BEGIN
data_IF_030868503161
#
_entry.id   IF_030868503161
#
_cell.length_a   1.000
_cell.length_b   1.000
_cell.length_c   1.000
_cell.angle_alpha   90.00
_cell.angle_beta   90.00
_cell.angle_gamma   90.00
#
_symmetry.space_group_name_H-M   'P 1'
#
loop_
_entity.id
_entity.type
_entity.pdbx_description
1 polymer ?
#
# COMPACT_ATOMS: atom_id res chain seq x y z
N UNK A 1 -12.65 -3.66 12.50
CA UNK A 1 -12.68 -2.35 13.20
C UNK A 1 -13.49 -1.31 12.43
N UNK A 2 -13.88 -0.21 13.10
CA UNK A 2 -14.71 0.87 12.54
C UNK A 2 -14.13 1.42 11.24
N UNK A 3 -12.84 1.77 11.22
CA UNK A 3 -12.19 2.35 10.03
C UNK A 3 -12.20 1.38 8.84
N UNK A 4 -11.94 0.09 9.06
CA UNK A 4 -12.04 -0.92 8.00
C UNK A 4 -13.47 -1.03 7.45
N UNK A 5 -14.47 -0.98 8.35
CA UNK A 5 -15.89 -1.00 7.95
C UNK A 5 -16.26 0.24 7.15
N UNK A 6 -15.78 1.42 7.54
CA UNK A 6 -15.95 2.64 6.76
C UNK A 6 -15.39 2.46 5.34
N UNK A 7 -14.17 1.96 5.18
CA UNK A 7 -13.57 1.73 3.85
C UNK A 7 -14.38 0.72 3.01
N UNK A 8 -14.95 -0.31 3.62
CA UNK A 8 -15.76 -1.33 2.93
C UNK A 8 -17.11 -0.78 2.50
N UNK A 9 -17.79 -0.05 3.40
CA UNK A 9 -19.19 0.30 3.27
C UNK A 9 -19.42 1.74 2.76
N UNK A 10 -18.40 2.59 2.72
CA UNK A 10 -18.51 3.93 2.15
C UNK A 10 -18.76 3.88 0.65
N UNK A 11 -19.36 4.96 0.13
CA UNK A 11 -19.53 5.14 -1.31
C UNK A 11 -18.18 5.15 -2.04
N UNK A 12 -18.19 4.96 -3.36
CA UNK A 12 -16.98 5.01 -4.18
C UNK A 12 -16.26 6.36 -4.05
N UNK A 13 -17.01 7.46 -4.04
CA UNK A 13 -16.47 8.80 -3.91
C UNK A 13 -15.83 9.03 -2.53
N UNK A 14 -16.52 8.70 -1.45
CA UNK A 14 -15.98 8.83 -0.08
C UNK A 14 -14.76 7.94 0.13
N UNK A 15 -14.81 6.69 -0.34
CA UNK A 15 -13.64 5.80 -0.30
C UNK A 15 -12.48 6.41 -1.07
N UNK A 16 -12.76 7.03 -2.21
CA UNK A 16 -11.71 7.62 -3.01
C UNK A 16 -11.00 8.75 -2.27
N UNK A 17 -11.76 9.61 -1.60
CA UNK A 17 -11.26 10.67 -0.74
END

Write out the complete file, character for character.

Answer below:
data_IF_030868503161
#
_entry.id   IF_030868503161
#
_cell.length_a   1.000
_cell.length_b   1.000
_cell.length_c   1.000
_cell.angle_alpha   90.00
_cell.angle_beta   90.00
_cell.angle_gamma   90.00
#
_symmetry.space_group_name_H-M   'P 1'
#
loop_
_entity.id
_entity.type
_entity.pdbx_description
1 polymer ?
#
# COMPACT_ATOMS: atom_id res chain seq x y z
N UNK A 1 -12.65 -3.66 12.50
CA UNK A 1 -12.68 -2.35 13.20
C UNK A 1 -13.49 -1.31 12.43
N UNK A 2 -13.88 -0.21 13.10
CA UNK A 2 -14.71 0.87 12.54
C UNK A 2 -14.13 1.42 11.24
N UNK A 3 -12.84 1.77 11.22
CA UNK A 3 -12.19 2.35 10.03
C UNK A 3 -12.20 1.38 8.84
N UNK A 4 -11.94 0.09 9.06
CA UNK A 4 -12.04 -0.92 8.00
C UNK A 4 -13.47 -1.03 7.45
N UNK A 5 -14.47 -0.98 8.35
CA UNK A 5 -15.89 -1.00 7.95
C UNK A 5 -16.26 0.24 7.15
N UNK A 6 -15.78 1.42 7.54
CA UNK A 6 -15.95 2.64 6.76
C UNK A 6 -15.39 2.46 5.34
N UNK A 7 -14.17 1.96 5.18
CA UNK A 7 -13.57 1.73 3.85
C UNK A 7 -14.38 0.72 3.01
N UNK A 8 -14.95 -0.31 3.62
CA UNK A 8 -15.76 -1.33 2.93
C UNK A 8 -17.11 -0.78 2.50
N UNK A 9 -17.79 -0.05 3.40
CA UNK A 9 -19.19 0.30 3.27
C UNK A 9 -19.42 1.74 2.76
N UNK A 10 -18.40 2.59 2.72
CA UNK A 10 -18.51 3.93 2.15
C UNK A 10 -18.76 3.88 0.65
N UNK A 11 -19.36 4.96 0.13
CA UNK A 11 -19.53 5.14 -1.31
C UNK A 11 -18.18 5.15 -2.04
N UNK A 12 -18.19 4.96 -3.36
CA UNK A 12 -16.98 5.01 -4.18
C UNK A 12 -16.26 6.36 -4.05
N UNK A 13 -17.01 7.46 -4.04
CA UNK A 13 -16.47 8.80 -3.91
C UNK A 13 -15.83 9.03 -2.53
N UNK A 14 -16.52 8.70 -1.45
CA UNK A 14 -15.98 8.83 -0.08
C UNK A 14 -14.76 7.94 0.13
N UNK A 15 -14.81 6.69 -0.34
CA UNK A 15 -13.64 5.80 -0.30
C UNK A 15 -12.48 6.41 -1.07
N UNK A 16 -12.76 7.03 -2.21
CA UNK A 16 -11.71 7.62 -3.01
C UNK A 16 -11.00 8.75 -2.27
N UNK A 17 -11.76 9.61 -1.60
CA UNK A 17 -11.26 10.67 -0.74